If your library already supports an iOS app, adding Watch functionality now is probably not really worth it. At the very least, waiting until WWDC in June and seeing what they announce (or don’t) for the next version of WatchKit is warranted. It’s interesting to consider what a library Watch app might do…it isn’t possible to do text entry other than via Siri and voice transcription, so actually searching a catalog in the traditional manner isn’t really going to work. On the other hand, a Watch app that displayed a patron’s “cart” of interested books with the call numbers would be really handy while browsing in the stacks.

Conclusion

I said aboveapple watch closeup that I am recommending that the average technology consumer wait on the Apple Watch until v2 or v3. This will give Apple time to work out the issues with some of the biggest hardware flaws (no on-board GPS, and like all Apple devices it will get thinner and lighter). It will also give the ecosystem time to evolve, 3rd party apps to run natively on the Watch, and for the price to drop a small amount. By version 3 the low end of the line will be under $300, the design will be slightly improved, and there will be more and better app experiences that enrich the experience of wearing the Watch. Until then, I’m going to keep mine, because even with its flaws it’s an absolutely incredible piece of tech engineering that has already shown that it can improve my relationship with my information ecosystem. And I think it will get better and better at doing just that, allowing me to deal with the information flows in my life. That, turns out, might just be worth the cost of the Apple Watch.

Apple Watch Predictions

Tomorrow is March 9th, and that means that we will get the formal Apple announcement of the Apple Watch. As always, I’ll be live tweeting the announcement, but I wanted to make a couple of predictions here about pricing, mostly because I think they are going to surprise everyone.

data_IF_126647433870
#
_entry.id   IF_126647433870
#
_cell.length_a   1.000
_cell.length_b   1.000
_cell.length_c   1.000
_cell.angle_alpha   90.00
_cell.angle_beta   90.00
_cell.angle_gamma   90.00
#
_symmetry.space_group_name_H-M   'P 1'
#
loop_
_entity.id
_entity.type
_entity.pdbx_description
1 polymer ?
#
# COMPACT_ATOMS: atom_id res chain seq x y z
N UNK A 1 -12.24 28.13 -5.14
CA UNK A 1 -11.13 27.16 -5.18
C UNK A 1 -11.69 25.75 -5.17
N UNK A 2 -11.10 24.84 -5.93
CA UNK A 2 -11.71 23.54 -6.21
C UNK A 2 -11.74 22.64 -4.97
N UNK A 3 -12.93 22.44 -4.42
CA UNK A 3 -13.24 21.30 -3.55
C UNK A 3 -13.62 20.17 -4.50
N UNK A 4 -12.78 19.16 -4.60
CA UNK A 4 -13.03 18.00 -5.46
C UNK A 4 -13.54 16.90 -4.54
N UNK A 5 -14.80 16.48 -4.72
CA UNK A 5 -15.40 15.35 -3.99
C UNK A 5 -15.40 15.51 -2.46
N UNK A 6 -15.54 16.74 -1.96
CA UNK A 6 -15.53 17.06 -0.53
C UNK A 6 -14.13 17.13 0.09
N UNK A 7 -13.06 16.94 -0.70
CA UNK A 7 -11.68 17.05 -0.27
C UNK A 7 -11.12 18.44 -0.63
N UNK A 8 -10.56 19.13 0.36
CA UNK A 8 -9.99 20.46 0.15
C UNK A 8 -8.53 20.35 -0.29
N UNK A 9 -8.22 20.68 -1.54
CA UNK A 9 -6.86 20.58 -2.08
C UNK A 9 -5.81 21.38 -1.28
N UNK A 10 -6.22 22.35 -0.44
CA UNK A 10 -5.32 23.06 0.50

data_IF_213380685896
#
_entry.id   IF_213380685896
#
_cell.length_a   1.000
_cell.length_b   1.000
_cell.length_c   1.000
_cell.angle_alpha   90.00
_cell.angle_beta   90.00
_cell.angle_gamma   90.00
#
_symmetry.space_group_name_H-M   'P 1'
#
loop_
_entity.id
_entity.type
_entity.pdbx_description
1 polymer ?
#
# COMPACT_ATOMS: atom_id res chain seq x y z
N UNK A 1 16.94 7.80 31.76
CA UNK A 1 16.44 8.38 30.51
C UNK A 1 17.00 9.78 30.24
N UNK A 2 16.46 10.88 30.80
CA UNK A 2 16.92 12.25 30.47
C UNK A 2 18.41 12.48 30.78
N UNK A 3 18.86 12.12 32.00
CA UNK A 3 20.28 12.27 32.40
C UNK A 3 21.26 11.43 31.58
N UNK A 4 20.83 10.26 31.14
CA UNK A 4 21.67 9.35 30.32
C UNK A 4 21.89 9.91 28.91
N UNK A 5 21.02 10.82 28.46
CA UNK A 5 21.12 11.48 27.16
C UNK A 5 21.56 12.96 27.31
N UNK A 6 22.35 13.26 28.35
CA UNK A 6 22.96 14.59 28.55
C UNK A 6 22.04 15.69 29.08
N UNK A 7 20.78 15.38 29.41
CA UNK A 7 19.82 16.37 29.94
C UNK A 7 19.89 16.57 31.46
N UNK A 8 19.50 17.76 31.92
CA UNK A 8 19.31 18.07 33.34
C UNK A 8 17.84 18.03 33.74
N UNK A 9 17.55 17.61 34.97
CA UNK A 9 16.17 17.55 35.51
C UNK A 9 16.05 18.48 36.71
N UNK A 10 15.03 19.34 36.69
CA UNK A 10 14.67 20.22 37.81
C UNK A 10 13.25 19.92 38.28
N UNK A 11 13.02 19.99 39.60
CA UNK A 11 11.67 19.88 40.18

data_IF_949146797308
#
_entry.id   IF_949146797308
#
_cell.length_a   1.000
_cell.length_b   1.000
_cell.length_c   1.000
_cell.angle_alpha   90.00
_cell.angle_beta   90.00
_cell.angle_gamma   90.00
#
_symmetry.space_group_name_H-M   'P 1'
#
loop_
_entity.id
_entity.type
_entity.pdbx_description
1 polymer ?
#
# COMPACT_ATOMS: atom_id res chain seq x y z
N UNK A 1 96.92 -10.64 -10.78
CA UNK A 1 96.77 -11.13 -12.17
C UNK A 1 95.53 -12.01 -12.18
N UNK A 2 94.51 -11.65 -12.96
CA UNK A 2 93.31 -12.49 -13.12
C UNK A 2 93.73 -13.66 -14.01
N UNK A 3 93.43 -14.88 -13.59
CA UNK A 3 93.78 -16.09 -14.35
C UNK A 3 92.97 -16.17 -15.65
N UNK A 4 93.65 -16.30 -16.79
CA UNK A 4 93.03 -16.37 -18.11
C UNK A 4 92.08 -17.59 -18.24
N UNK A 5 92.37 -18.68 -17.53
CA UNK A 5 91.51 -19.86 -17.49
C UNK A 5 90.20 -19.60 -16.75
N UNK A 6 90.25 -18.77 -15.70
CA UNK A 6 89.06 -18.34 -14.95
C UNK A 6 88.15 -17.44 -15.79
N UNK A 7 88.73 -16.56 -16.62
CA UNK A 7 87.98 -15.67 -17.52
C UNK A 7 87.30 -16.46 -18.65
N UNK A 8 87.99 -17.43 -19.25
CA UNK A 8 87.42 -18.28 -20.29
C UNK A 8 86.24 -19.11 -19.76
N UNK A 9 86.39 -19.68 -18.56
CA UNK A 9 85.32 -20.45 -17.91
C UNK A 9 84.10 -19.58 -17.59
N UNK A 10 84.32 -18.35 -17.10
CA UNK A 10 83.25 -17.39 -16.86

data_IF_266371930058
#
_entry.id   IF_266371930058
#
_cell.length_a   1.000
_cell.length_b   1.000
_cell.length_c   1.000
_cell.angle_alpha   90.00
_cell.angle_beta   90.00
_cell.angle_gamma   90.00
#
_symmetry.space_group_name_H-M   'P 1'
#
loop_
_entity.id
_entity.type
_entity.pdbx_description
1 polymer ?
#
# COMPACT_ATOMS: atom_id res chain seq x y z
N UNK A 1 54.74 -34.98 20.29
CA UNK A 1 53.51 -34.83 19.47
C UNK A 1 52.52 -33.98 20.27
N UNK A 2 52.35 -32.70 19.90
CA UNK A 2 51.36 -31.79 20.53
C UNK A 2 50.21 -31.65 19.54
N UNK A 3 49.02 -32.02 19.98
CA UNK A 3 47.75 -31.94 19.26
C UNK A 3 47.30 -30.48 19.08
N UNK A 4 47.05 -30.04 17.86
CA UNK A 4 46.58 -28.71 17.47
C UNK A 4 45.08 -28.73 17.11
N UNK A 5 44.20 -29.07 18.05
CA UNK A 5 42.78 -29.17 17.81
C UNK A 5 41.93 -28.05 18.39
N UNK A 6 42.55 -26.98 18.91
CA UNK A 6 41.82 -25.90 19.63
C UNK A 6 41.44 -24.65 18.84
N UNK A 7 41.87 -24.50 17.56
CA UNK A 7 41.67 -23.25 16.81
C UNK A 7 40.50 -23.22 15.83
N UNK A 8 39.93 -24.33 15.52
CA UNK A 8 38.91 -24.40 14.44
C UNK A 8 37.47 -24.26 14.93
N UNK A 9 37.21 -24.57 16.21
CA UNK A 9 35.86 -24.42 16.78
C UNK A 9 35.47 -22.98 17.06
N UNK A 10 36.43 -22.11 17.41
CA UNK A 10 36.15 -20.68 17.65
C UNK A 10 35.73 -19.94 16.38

All that Apple has said thus far about pricing is the quote from the initial announcement of the product that “Apple Watch will start at $350”. There are three tiers of the watch, each made of different materials: Apple Watch Sport, which is aluminum and glass; Apple Watch, which is stainless steel and sapphire; and Apple Watch Edition, which is 18K Gold and sapphire. The assumption from pretty much everyone is that the Sport edition is the entry level, due to the less expensive material construction.

And I think that’s probably right, that the Sport will be the lowest priced model. But I don’t think that the lowest price will be $350.

My guess, which I admit is a huge stretch and will probably end with me making a massive retraction after the announcement, is that the Apple Watch, the stainless construction one, will start at $350, because that’s exactly what Tim Cook said. They don’t accidentally say things at Apple. I’m guessing that the stainless version will start at $350, with upsell on the various types of bands. I’m betting that the Milanese loop will be an extra $100, and the metal clasp band will be at least $150.

As a result, I think that the Sport will be cheaper, maybe in the $250 range. Cheaper materials, rubber (excuse me, elastopolymer) bands, and I think they could get away with a $200-250 price and still be making their legendary profits.

I’m probably wrong. They are probably going to have the stainless versions starting at $499. But they’ve done this sort of thing before. With the launch of the iPad, there were rumors of a $1000 price point, and then they announced a starting price of $499 at launch. But if Cook stands on the stage tomorrow and says “You know, I told you that the Apple Watch started at $349, and it does, but the Sport is going to be only $249” I will not be surprised in the least.

On the other hand, the Apple Watch Edition, with it’s 18K solid gold (even if Apple did find a way to make gold with less gold), is gonna be thousands. I wouldn’t be surprised in the least if it was $10K.

So am I gonna buy one? I’m probably 75% in the “yes” column, but a lot hinges on the pricing. If I do, I don’t want the Sport edition, I definitely want the stainless…I mean, it’s gorgeous. I am sort of in love with the stainless with Milanese loop.
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But I also can’t really see paying the prices that some bloggers have guessed for that combination. I suppose we will find out tomorrow.